As the internet has become more and more mainstream, I often wondered if there my be some sort of impact to the way that people absorb data. Apparently, there are some that are of the opinion that the internet is having a pronounced impact on reading habits. The reaction to this is a ‘slow reading’ movement.

So are we getting stupider? Is that what this is about? Sort of. According to The Shallows, a new book by technology sage Nicholas Carr, our hyperactive online habits are damaging the mental faculties we need to process and understand lengthy textual information. Round-the-clock news feeds leave us hyperlinking from one article to the next – without necessarily engaging fully with any of the content; our reading is frequently interrupted by the ping of the latest email; and we are now absorbing short bursts of words on Twitter and Facebook more regularly than longer texts.

Which all means that although, because of the internet, we have become very good at collecting a wide range of factual tidbits, we are also gradually forgetting how to sit back, contemplate, and relate all these facts to each other. And so, as Carr writes, “we’re losing our ability to strike a balance between those two very different states of mind. Mentally, we’re in perpetual locomotion”.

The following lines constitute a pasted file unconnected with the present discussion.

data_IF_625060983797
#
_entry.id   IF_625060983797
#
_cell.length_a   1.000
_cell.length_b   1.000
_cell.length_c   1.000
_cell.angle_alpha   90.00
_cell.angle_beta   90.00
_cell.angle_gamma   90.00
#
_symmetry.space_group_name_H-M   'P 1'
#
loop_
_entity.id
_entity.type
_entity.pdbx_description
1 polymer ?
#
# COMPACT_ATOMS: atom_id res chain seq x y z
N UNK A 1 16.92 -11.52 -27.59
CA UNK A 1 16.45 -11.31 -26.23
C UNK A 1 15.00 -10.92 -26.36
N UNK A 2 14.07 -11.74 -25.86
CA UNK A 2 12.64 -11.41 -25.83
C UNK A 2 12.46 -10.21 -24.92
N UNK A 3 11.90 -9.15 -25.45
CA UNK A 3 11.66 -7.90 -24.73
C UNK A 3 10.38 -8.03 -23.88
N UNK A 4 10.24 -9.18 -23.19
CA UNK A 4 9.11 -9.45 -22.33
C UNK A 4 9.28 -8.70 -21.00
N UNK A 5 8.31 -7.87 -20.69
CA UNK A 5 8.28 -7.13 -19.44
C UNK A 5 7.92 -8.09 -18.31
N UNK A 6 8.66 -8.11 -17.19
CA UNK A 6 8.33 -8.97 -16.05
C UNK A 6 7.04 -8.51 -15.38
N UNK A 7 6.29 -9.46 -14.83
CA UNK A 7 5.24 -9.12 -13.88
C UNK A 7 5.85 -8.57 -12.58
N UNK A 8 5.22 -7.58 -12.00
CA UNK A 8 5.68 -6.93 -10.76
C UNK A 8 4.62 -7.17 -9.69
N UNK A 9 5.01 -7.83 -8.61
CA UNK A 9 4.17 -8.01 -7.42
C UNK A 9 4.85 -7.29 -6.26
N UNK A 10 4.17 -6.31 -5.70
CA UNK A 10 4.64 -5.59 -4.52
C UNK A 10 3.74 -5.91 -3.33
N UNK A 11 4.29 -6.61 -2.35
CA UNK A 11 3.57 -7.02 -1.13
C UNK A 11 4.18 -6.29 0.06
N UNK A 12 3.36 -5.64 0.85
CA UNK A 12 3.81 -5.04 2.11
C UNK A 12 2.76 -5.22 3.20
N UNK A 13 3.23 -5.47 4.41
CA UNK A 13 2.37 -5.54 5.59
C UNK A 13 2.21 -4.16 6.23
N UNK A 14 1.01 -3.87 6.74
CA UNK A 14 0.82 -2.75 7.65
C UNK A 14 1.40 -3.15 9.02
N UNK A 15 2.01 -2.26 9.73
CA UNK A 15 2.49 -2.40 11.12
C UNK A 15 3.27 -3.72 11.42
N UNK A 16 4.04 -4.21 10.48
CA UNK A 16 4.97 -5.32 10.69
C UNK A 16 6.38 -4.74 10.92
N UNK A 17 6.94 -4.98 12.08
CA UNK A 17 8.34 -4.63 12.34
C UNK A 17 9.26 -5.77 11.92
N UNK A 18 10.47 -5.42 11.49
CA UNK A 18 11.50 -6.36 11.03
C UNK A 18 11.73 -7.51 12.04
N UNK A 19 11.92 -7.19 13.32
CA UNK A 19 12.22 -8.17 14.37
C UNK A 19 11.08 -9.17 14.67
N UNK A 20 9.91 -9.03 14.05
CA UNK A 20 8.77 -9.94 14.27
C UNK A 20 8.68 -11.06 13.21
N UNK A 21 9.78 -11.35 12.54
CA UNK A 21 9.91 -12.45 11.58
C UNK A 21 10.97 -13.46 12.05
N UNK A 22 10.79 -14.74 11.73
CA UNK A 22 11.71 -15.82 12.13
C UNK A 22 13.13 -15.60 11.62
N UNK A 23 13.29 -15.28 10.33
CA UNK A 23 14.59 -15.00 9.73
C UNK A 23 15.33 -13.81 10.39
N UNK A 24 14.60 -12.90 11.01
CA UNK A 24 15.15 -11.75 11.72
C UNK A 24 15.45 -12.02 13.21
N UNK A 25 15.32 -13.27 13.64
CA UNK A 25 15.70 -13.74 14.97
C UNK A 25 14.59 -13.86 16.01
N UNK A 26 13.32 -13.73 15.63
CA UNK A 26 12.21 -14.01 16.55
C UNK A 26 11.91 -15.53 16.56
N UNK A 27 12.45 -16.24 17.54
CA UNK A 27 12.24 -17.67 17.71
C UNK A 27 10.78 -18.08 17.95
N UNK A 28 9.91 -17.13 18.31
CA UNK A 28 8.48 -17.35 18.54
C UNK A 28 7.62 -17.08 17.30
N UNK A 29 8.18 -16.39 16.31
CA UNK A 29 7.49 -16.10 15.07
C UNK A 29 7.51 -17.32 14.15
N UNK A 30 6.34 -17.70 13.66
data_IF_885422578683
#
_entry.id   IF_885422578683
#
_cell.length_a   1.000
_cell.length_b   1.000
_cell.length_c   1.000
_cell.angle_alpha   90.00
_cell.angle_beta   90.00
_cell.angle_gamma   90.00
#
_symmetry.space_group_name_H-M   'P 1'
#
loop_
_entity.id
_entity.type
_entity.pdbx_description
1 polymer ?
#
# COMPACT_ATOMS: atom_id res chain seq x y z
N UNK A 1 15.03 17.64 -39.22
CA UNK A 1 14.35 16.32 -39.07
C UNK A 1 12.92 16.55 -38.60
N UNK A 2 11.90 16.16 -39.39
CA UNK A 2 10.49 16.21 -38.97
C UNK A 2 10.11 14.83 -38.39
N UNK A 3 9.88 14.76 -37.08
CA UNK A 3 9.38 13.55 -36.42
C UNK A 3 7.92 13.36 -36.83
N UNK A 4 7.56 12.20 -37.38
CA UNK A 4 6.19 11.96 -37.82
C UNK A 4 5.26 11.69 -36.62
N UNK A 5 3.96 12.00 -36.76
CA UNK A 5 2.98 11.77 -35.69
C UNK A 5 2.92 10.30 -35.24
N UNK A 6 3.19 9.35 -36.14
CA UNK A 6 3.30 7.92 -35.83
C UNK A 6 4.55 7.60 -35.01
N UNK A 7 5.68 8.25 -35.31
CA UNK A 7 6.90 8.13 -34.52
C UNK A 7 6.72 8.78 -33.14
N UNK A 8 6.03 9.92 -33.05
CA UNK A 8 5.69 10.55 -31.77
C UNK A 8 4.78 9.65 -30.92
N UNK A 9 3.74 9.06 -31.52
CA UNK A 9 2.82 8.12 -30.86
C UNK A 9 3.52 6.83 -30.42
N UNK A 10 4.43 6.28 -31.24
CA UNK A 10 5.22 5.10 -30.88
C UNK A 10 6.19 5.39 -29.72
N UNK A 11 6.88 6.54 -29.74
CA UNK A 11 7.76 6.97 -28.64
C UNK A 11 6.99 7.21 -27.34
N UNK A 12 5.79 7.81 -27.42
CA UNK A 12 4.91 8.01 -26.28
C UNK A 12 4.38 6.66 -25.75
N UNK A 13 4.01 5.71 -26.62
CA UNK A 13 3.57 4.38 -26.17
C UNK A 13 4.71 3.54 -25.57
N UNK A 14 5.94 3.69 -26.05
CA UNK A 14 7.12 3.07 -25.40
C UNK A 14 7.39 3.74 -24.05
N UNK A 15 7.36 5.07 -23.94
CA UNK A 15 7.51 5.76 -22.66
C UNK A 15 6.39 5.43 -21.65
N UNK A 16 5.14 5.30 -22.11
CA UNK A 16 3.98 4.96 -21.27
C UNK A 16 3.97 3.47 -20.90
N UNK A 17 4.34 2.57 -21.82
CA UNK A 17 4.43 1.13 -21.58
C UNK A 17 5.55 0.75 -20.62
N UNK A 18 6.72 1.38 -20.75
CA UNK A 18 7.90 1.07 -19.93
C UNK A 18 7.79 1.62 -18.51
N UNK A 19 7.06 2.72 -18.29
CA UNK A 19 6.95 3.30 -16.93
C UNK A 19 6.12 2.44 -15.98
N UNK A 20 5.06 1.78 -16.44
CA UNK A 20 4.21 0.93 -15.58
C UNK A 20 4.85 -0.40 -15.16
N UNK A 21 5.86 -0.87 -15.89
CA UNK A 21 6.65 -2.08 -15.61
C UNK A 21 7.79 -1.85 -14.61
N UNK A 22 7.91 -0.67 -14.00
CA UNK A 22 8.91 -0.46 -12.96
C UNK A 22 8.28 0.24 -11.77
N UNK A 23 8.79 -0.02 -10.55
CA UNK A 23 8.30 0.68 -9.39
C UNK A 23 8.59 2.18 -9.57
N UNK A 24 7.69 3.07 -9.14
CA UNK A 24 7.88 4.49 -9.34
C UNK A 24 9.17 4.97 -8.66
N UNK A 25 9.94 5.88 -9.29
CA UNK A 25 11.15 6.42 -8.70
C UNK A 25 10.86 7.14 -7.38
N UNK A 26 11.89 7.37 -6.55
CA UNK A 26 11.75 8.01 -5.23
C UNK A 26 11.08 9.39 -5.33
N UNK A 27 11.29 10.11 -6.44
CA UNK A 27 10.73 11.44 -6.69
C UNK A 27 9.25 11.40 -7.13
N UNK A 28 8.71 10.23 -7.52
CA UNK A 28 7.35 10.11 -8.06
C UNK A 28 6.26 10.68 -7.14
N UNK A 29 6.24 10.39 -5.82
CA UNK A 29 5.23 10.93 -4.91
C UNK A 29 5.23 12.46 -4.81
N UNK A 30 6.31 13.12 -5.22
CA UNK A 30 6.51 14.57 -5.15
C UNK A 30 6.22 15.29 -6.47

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I was listening to a report on the radio the other morning about how postal rates in the US are going to increase and how this was going to cause issues for some people. I had to laugh. To me it seemed that if they did it right, they could solve two problems at once.

The obvious solution to me was to eliminate the ridiculously cheap ‘bulk rate’ (aka corporate welfare) that businesses have enjoyed and abused for years. Bring this to parity with the ‘first class’ postage rate that the private citizens that fund the postal service have to pay. The net effect of this should be two fold: 1) less junk mail being sent out 2) less junk mail being thrown away. Those who wish to continue to send me 4 catalogs a month from which I have never ordered a single thing may continue to do so — only now paying their fair share.

And while we are at it, require all those tax-dodging corporations who have incorporated offshore to pay international rates for all of their domestic mailings. After all, for tax purposes they are a ‘foreign’ company, they should be for postal purposes as well.

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